To obtain a full survival curve (basically a full life table) you would need to make quite a number of assumptions, since the data for paleolithic societies is scattered and probably biased. This is however not a field I know well, but I can point you to one recent paper (White, 2014) that explores how the ratio of young and old individuals in a population relates to demographic rates, using agent-based models. Using such a model you can obtain smooth survival curves and also explore how different assumptions will affect the survival curves.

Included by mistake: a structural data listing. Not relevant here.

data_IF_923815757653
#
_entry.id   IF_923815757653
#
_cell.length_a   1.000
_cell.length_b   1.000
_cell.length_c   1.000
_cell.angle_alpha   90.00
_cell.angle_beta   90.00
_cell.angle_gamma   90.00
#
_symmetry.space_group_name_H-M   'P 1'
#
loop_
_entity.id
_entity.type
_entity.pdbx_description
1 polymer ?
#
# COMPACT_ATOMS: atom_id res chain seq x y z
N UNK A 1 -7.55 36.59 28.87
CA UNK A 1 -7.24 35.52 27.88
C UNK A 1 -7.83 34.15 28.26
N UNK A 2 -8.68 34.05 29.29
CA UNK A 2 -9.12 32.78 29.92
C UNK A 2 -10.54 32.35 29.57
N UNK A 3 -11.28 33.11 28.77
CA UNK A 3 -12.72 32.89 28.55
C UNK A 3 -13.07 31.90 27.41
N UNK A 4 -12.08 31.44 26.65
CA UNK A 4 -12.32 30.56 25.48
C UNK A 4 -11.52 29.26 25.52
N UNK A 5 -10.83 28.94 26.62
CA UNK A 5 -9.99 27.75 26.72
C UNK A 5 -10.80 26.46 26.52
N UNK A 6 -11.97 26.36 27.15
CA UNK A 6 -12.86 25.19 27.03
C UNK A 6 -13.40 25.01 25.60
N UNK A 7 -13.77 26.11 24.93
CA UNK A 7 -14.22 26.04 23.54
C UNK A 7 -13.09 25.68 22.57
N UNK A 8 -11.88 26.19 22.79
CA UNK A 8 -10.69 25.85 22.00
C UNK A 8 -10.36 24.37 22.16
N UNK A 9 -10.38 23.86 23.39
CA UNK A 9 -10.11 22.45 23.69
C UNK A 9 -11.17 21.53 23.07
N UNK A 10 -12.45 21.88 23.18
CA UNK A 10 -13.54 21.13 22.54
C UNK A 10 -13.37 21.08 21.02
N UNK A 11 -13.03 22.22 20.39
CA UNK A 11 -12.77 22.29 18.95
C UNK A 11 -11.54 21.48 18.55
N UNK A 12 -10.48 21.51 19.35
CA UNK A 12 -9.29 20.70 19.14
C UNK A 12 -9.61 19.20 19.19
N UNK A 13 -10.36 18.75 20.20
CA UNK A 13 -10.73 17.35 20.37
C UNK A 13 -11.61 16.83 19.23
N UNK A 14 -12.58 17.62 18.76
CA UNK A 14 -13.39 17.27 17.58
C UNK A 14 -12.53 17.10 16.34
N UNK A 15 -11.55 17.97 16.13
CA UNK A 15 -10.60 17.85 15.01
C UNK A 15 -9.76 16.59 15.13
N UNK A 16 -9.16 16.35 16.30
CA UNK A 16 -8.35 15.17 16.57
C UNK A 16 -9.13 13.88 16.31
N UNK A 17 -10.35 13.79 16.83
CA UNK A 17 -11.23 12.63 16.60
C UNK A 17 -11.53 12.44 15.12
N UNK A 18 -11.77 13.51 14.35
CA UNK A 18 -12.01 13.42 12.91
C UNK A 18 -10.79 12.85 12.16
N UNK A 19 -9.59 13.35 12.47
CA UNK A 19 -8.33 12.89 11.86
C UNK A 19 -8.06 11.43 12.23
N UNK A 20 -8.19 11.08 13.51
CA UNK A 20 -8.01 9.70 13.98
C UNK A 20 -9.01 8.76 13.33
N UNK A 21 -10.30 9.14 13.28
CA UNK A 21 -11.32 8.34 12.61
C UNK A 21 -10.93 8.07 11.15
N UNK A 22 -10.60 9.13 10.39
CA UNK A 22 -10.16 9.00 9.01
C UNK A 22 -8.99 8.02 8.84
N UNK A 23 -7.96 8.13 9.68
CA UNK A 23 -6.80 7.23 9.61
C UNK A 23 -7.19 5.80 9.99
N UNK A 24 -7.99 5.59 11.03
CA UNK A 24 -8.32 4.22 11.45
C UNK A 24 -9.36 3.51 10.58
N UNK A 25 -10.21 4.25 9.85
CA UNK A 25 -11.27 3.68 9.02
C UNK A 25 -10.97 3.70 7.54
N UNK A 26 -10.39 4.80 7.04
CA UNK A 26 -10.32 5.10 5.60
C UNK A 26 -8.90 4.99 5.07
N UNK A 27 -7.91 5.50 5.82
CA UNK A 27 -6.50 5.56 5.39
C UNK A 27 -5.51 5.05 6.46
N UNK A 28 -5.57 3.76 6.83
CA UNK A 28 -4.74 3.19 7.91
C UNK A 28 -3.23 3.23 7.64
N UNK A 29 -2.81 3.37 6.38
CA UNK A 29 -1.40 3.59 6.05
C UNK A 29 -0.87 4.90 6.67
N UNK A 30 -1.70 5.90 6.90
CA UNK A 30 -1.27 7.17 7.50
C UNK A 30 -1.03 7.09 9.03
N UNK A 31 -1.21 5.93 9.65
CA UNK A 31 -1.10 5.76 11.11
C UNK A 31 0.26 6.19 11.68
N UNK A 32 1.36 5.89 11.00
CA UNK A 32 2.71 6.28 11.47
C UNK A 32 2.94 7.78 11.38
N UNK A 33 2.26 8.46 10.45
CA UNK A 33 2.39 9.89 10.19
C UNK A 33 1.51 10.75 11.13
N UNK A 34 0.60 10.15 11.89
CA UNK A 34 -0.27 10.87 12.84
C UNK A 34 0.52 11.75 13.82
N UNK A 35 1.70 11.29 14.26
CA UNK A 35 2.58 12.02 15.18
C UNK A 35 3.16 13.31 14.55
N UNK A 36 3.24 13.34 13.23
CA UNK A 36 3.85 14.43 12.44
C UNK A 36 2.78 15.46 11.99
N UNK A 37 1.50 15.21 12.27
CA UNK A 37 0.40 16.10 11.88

There are also data from recent or current hunter-gatherer societies that can be used to approximate what the survival curves looked like during the paleolithic. For instance, Hewlett (1991) (pdf here) has compiled survival rate data for individual hunter-gatherer societies (along with other demographic rates and data from other types of pre-industrial societies). The child mortality rate (deaths before age 15) often lie in the range 40-50% in active (mobile) and sedentary hunter-gatherer societies, with an infant mortality rate usually between 10-30% (death before 12 months of age). This indicates a fairly steep survival curve, which is the reason why the average age of paleolithic people is often estimated to ~25 years. This doesn't mean that most people died around the age of 25, just that the distribution of ages was very skewed and non-normal. Many died young, but people that survived to adulthood could become much older than 25.